If you want to build MicroModem yourself, you should have a look at the GitHub repository for MicroModem. It contains all the source-code, schematics, PCB layout, documentation and everything you need to get started. If you're not familiar with GitHub and just want to get going, here's the basic resources:
The MicroModemGP firmware is ideal if you want to build your own applications running over radio, or just want to experiment. It lets you send packets over almost any radio with up to 792 bytes of data per packet. This means you can also use SLIP to use the modem as an TCP/IP interface. The MicroModemGP firmware features forward error correction (12,8-hamming code), 12-byte interleaving, and CRC checksumming on all packets. It should be easy to expand the protocol to support addressing and routing, encryption, or whatever you find useful. If you have a cool idea but aren’t sure how to go about it, let me know and I will try and help! The protocol was written as an example of how to implement a basic protocol with error correction.
Don’t expect live video-streaming and rocking out to DI.fm over this though. This is only 1.2 kilobits per second. Loading Hackaday Retro took around 15 minutes when I tried. If you’re not using TCP/IP you will have better throughput than that though. But TCP/IP works fine for very simple synchroneous-style connections (like: connect to server -> send request -> wait for response -> send another request -> receive another response -> disconnect). Anything complicated, and you will get a lot of packet loss!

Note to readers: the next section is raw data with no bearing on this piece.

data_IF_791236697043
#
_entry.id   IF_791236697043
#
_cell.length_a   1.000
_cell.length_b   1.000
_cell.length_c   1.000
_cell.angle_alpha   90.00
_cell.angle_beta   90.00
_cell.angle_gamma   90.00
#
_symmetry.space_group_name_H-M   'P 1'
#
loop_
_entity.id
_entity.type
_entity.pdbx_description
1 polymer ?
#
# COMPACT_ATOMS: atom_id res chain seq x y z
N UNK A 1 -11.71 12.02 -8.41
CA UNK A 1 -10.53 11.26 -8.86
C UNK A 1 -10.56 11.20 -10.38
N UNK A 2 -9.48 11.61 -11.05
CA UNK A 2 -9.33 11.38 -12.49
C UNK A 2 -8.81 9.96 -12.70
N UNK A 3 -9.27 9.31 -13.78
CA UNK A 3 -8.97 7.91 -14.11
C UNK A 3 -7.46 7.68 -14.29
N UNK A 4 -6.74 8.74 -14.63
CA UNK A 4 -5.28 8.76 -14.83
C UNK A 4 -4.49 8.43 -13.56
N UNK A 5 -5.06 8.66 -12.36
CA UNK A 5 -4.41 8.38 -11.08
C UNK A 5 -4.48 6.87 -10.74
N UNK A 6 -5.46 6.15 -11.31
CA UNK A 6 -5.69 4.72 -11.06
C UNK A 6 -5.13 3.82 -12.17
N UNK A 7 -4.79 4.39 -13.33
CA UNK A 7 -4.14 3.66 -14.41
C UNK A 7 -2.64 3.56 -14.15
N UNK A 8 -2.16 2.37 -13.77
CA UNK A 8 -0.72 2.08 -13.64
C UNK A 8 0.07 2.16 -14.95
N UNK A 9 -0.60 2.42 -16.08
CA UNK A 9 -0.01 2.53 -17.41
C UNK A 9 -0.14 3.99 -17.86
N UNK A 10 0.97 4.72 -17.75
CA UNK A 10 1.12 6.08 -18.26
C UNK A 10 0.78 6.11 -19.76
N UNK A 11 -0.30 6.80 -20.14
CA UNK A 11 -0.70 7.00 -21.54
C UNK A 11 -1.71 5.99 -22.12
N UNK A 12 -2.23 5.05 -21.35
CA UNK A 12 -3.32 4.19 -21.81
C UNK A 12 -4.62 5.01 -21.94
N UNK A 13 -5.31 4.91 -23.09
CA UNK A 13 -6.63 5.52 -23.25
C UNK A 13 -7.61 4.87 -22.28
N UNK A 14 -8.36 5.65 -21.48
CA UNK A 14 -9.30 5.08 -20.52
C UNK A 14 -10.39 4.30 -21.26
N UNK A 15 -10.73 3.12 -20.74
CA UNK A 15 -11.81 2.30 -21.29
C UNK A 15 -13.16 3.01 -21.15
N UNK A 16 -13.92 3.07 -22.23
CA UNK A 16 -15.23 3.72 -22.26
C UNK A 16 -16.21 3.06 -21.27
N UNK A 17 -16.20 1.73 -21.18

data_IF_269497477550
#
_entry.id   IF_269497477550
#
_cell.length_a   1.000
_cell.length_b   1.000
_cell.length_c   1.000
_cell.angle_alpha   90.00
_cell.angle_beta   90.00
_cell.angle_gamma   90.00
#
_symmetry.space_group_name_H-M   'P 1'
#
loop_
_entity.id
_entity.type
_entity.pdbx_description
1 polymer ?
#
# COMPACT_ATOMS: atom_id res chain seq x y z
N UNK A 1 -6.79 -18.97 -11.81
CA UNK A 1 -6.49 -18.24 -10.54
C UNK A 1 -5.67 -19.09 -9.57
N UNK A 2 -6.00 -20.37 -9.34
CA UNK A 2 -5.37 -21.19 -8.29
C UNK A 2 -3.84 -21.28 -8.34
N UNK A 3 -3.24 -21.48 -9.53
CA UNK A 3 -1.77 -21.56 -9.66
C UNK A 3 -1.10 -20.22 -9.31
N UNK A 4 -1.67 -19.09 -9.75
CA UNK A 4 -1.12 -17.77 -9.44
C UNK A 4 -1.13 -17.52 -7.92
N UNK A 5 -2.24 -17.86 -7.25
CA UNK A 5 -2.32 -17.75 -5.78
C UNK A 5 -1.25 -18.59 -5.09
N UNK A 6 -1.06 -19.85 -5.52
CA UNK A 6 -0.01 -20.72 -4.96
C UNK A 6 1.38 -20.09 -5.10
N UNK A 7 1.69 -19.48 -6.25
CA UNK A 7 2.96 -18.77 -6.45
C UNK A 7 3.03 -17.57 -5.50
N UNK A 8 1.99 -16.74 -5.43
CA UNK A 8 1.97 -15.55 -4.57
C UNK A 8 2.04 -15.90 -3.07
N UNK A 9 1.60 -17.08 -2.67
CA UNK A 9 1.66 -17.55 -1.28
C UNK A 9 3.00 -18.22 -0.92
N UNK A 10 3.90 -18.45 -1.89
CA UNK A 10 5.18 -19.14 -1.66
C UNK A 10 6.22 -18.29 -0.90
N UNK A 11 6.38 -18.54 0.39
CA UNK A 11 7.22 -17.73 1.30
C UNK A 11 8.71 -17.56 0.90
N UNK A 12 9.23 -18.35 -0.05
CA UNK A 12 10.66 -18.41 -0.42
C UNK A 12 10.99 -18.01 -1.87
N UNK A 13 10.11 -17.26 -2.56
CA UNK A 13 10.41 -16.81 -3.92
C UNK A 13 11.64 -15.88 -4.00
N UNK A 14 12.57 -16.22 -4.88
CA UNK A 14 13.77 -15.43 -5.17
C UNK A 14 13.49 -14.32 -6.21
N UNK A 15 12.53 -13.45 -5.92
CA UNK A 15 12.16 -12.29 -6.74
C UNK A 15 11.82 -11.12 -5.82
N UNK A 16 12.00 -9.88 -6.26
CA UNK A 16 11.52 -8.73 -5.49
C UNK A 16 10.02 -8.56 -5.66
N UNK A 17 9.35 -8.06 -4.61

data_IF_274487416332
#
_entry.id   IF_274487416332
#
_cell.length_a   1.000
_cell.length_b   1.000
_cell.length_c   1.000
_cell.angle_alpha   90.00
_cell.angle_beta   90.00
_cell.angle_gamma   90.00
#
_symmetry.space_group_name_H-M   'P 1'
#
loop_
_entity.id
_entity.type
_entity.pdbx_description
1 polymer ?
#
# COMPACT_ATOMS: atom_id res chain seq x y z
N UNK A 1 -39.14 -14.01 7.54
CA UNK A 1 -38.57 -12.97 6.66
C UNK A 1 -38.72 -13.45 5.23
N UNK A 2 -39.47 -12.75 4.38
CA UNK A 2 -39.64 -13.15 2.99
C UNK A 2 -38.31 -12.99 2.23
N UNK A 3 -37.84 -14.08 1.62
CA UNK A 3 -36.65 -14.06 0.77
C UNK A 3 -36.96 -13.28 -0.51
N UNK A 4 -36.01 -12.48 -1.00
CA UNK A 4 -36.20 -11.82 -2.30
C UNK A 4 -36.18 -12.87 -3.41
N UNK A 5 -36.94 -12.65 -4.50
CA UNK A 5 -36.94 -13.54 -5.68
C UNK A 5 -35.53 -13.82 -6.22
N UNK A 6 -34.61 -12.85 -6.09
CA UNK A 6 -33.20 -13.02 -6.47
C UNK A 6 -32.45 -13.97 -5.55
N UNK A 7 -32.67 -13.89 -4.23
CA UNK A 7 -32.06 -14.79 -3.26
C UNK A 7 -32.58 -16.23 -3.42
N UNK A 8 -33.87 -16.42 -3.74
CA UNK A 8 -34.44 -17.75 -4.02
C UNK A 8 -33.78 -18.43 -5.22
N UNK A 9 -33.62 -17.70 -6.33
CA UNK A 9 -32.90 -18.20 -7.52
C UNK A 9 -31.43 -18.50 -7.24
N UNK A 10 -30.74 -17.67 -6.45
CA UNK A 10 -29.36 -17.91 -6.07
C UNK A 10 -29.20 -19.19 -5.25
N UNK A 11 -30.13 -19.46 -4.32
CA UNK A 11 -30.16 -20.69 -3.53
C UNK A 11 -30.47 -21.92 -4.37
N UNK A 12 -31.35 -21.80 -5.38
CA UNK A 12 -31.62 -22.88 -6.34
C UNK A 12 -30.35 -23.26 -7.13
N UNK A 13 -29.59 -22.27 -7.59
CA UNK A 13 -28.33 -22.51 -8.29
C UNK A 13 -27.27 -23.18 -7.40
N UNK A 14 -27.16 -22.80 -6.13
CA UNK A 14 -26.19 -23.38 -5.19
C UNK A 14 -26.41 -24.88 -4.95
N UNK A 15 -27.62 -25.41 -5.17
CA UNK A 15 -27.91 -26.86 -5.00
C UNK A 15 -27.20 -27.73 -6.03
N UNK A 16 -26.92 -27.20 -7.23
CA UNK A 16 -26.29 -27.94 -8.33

I designed MicroModem to be as simple an introduction to digital wireless communication as possible, while still being very flexible and functional. Micromodem will let you learn the basics in how to build digital wireless systems from scratch, and also offer an interesting platform to build further projects on. I hope you will find it educational and useful!
The source code for the modem firmware is very heavily commented, and should be easy to understand. In fact there is more comments than actual code most places. Some of the concepts can be a little daunting just from looking at the code, but it is actually all quite simple, when taken one step at a time. If you have any questions, drop me a comment here and I will try to help out.
You will need to connect the Audio In port of the modem to the speaker output of your radio, and the Audio Out port of the modem to the input of your radio. Most handheld radios will need microphone level audio on the input port, otherwise the transmitted audio will distort, making packets hard to decode. You should also also connect GND from your radio (usually the GND pin of the speaker jack) to the GND port of the modem.
The PTT circuit works by closing a switch (using a MOSFET) between the PTT+ and PTT_GND pins. Most Kenwood-style handhelds will have +3v on the ground pin of the MIC jack, that will trigger PTT when connected to the ground pin on the SPK jack. The PTT connector supplies a logic-level PTT signal. If you can trigger your radios PTT like this, use this connector instead.